Vonn’s fi­nal race pro­duces a bronze medal that might just as well be gold

The Denver Post - - FRONT PAGE - By John Meyer

On the day Lind­sey Vonn raced for the last time, the undis­puted king and queen of the sport em­braced each other with hugs on his home soil to honor her ca­reer. And to make the oc­ca­sion even more mo­men­tous, she gave them one more achieve­ment to cel­e­brate.

On the same slope in Swe­den where she won her first world cham­pi­onships medals in 2007, Vonn claimed her eighth world cham­pi­onships medal Sun­day, a bronze in down­hill. Wait­ing for her in the fin­ish area was Swe­den’s Inge­mar Sten­mark, the man whose all-time record for World Cup wins she came only four short of ty­ing.

Sten­mark, 62, is a fa­mously shy and pri­vate man who is rarely seen on the ski cir­cuit, but Vonn had urged him to be there for her fi­nal race and he obliged. He also pre­sented flow­ers to the medal­ists at the podium cer­e­mony.

“Inge­mar be­ing in the fin­ish area was lit­er­ally the best thing that’s ever hap­pened in my life,” Vonn said in a fin­ish-area in­ter­view with NBCSN’s An­drea Joyce, where they were joined by Sten­mark. “At the risk of sound­ing su­per des­per­ate, I lit­er­ally texted him in all caps like, ‘PLEASE, PLEASE, PLEASE COME.’ It meant ev­ery­thing to me. He’s kind of a shy guy. I pulled him into the spot­light be­cause he de­serves it.”

Sten­mark, whose 86th and fi­nal World Cup win came at Aspen in 1989, con­ceded he is “very shy,”

but clearly he was happy to at­tend Vonn’s fi­nal coro­na­tion. They posed to­gether for pic­tures af­ter the podium cer­e­mony.

“I am very im­pressed of Lind­sey that she skis so good and could come back af­ter many in­juries,” Sten­mark said. “That’s fan­tas­tic.”

Vonn has al­ways craved the adren­a­line rush of high-speed down­hill, and her fi­nal ride lasted just over 62 sec­onds with an av­er­age speed just a tick un­der 60 mph and a top speed of 73 mph. She fin­ished 0.49 sec­onds be­hind gold medal­ist Ilka Stuhec of Slove­nia. Corinne Suter of Switzer­land took sil­ver.

“I laid it all on the line, and that’s all I wanted to do to­day,” Vonn told Joyce. “I have to ad­mit I was a bit ner­vous, prob­a­bly the most ner­vous I’ve ever been in my life. I wanted to fin­ish strong so badly, and I had a re­ally hard time con­trol­ling my nerves.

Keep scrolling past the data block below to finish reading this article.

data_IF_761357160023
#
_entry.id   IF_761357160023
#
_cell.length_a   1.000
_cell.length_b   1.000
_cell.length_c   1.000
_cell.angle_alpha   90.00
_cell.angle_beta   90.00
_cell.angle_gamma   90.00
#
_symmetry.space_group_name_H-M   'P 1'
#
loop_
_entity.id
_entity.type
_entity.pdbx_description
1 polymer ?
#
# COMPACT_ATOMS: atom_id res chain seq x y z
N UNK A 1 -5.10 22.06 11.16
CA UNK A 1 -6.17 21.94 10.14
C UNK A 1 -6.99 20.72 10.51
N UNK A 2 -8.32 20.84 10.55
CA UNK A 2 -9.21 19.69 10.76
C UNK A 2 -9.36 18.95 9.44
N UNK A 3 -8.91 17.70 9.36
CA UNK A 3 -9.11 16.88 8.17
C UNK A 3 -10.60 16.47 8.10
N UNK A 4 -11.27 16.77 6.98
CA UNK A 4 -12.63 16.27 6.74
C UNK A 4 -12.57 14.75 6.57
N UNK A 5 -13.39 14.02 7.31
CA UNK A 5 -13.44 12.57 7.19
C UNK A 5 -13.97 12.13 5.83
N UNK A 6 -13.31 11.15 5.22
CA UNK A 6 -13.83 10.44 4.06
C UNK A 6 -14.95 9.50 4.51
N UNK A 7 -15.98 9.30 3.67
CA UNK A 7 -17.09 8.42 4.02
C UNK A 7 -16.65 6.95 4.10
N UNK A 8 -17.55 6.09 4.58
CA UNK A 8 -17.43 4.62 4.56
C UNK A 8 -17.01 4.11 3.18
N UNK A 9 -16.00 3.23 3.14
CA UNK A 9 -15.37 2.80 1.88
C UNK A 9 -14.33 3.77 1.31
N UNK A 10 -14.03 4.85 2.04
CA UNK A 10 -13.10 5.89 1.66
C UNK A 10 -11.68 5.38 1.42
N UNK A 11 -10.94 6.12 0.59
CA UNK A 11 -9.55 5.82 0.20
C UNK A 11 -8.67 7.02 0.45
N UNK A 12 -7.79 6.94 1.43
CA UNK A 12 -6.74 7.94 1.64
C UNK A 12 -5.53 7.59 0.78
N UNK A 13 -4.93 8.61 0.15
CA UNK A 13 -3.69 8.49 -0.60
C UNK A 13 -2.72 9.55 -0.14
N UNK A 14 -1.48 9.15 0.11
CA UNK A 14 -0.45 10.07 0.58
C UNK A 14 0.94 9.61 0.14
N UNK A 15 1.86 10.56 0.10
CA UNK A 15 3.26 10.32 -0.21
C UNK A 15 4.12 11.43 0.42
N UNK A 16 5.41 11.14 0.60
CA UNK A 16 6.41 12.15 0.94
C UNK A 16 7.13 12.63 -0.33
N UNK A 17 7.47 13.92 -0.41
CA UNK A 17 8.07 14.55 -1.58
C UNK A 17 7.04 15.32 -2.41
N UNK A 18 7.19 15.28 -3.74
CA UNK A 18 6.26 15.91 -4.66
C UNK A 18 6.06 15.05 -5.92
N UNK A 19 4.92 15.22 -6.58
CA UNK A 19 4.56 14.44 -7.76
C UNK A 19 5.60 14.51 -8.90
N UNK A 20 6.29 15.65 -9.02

“I just charged. I gave it ev­ery­thing I have, like al­ways. I put the nerves aside and I just en­joyed it. I love go­ing fast, and it was just a per­fect day for down­hill.”

Asked where she would rank her bronze medal — the same color she claimed at last year’s Olympics in down­hill — Vonn said she would “put it next to the gold medals” be­cause of all the pain and in­juries she has en­dured in re­cent years. Vonn had crashed hard in Tues­day’s su­per-G, leav­ing her with a black eye.

“I fought with my heart the whole way down,” Vonn said. “Def­i­nitely not with my body, but more so with my heart.”

Af­ter 433 races — count­ing World Cups, Olympics and world cham­pi­onships — Vonn walked away from the sport she dom­i­nated with sore knees but a full heart. Joyce asked her what she would miss most.

“I’m not go­ing to miss be­ing cold,” Vonn said. “I’m go­ing to miss be­ing with my team. We’re a fam­ily, and it’s go­ing to be hard to not be around them. I’ve ac­cepted where I am in my life, and I’m happy and I’m ex­cited for the fu­ture. I’ve cried enough tears and now it’s just time to en­joy it.”

Christophe Pal­lot/Agence Zoom, Getty Im­ages

Lind­sey Vonn, the win­ningest fe­male ski racer of all time, cel­e­brates her fi­nal race with Inge­mar Sten­mark, the win­ningest male ski racer of all time, Sun­day at the world cham­pi­onships in Are, Swe­den. Vonn reached the podium, fin­ish­ing third in the down­hill.

Christophe Pal­lot/Agence Zoom, Getty Im­ages

Vonn hits the fin­ish line for the last time, earn­ing a bronze medal Sun­day in the down­hill at the world cham­pi­onships in Are, Swe­den.

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